Make no mistake—we’re living in the Great Age of Snacking. One doesn’t have to look too long or hard to find headlines about Americans’ snacking behaviors and the promise of opportunities for food and beverage manufacturers and food retailers. The rise of snacking occasions can be culturally intertwined with the growth of eating-alone occasions and the decline in family eating.
It seems like another lifetime ago when snacks were considered a “special treat,” a reward reserved primarily for children. Not so today. Snacking is not just for children, and nearly any food and beverage can be a snack. To get a snapshot view on America’s snacking behaviors, The Hartman Group surveyed members of HartmanSalt.com and pulled a few interesting nuggets of data from the group’s Eating Occasions Database.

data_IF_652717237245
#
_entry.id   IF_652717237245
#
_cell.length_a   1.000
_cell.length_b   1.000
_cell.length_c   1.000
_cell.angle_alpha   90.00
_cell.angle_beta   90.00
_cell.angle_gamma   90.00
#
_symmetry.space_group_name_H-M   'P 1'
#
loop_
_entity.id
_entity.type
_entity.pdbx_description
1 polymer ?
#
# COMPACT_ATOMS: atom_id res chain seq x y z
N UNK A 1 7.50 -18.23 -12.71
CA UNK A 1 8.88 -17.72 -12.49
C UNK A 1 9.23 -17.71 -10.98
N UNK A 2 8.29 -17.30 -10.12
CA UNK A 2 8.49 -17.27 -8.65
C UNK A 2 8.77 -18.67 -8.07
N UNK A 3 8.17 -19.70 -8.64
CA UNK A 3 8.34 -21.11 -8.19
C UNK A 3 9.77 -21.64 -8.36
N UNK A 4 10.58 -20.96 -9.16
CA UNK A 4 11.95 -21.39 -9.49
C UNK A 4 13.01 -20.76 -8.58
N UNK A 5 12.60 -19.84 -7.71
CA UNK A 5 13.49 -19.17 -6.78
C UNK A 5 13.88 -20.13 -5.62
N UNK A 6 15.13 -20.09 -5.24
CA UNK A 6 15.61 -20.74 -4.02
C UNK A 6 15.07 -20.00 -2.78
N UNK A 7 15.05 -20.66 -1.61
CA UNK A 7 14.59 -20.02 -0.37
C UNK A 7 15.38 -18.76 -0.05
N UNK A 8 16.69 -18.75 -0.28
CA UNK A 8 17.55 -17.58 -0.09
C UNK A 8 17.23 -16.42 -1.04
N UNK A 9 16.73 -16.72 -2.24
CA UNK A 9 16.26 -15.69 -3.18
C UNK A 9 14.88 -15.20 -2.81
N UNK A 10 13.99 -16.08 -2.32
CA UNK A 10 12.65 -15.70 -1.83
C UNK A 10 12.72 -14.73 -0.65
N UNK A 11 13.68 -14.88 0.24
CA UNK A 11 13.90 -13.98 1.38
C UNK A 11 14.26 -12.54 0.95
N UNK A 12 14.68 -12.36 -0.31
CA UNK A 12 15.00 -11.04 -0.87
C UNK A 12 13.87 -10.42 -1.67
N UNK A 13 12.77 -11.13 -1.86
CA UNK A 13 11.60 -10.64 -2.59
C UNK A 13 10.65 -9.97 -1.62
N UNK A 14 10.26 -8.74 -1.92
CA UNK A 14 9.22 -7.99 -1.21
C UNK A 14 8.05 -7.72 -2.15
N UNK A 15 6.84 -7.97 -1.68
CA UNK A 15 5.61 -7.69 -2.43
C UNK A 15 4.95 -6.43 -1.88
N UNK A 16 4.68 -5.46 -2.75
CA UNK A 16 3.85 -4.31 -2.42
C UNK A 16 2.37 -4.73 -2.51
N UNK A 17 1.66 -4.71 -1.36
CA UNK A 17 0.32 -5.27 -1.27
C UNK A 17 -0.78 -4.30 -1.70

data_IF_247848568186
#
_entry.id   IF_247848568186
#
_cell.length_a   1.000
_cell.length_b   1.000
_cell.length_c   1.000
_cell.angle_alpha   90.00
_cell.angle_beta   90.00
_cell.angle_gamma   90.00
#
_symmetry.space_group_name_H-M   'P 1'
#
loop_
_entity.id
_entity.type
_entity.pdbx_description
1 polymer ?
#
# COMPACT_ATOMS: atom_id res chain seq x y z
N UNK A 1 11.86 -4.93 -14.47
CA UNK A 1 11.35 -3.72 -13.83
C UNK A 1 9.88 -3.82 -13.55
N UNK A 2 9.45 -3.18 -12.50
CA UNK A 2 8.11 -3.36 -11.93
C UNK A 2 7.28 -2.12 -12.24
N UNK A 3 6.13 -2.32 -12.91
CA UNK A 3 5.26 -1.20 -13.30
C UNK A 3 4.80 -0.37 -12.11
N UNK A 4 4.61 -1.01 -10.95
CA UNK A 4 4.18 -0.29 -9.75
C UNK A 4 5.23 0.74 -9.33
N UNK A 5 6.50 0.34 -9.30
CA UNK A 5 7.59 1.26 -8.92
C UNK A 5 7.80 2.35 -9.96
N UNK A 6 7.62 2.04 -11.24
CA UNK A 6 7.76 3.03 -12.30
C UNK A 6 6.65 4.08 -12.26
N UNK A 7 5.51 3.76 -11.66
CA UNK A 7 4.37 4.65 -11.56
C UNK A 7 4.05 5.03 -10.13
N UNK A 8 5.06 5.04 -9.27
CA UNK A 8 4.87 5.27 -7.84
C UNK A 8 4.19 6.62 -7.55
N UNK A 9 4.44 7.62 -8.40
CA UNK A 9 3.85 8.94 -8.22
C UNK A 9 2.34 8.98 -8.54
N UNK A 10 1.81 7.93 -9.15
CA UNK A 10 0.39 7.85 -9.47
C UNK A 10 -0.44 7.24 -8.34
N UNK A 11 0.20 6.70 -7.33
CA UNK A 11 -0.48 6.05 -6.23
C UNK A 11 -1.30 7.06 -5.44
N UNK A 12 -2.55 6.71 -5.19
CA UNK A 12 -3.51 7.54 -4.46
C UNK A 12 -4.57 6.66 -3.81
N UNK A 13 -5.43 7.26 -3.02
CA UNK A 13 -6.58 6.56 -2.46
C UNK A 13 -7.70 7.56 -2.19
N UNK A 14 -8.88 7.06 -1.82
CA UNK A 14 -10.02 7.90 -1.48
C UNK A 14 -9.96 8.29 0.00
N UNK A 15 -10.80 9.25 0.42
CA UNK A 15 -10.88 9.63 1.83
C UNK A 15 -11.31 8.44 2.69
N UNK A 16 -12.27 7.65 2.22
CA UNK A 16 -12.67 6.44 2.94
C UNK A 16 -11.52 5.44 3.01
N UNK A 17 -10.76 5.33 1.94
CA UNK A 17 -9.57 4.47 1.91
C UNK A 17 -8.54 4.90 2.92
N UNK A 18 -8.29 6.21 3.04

To begin to grasp the profound change in America’s eating behavior and practices, take a look at visual results from the online survey of American consumers as depicted in the infographic below.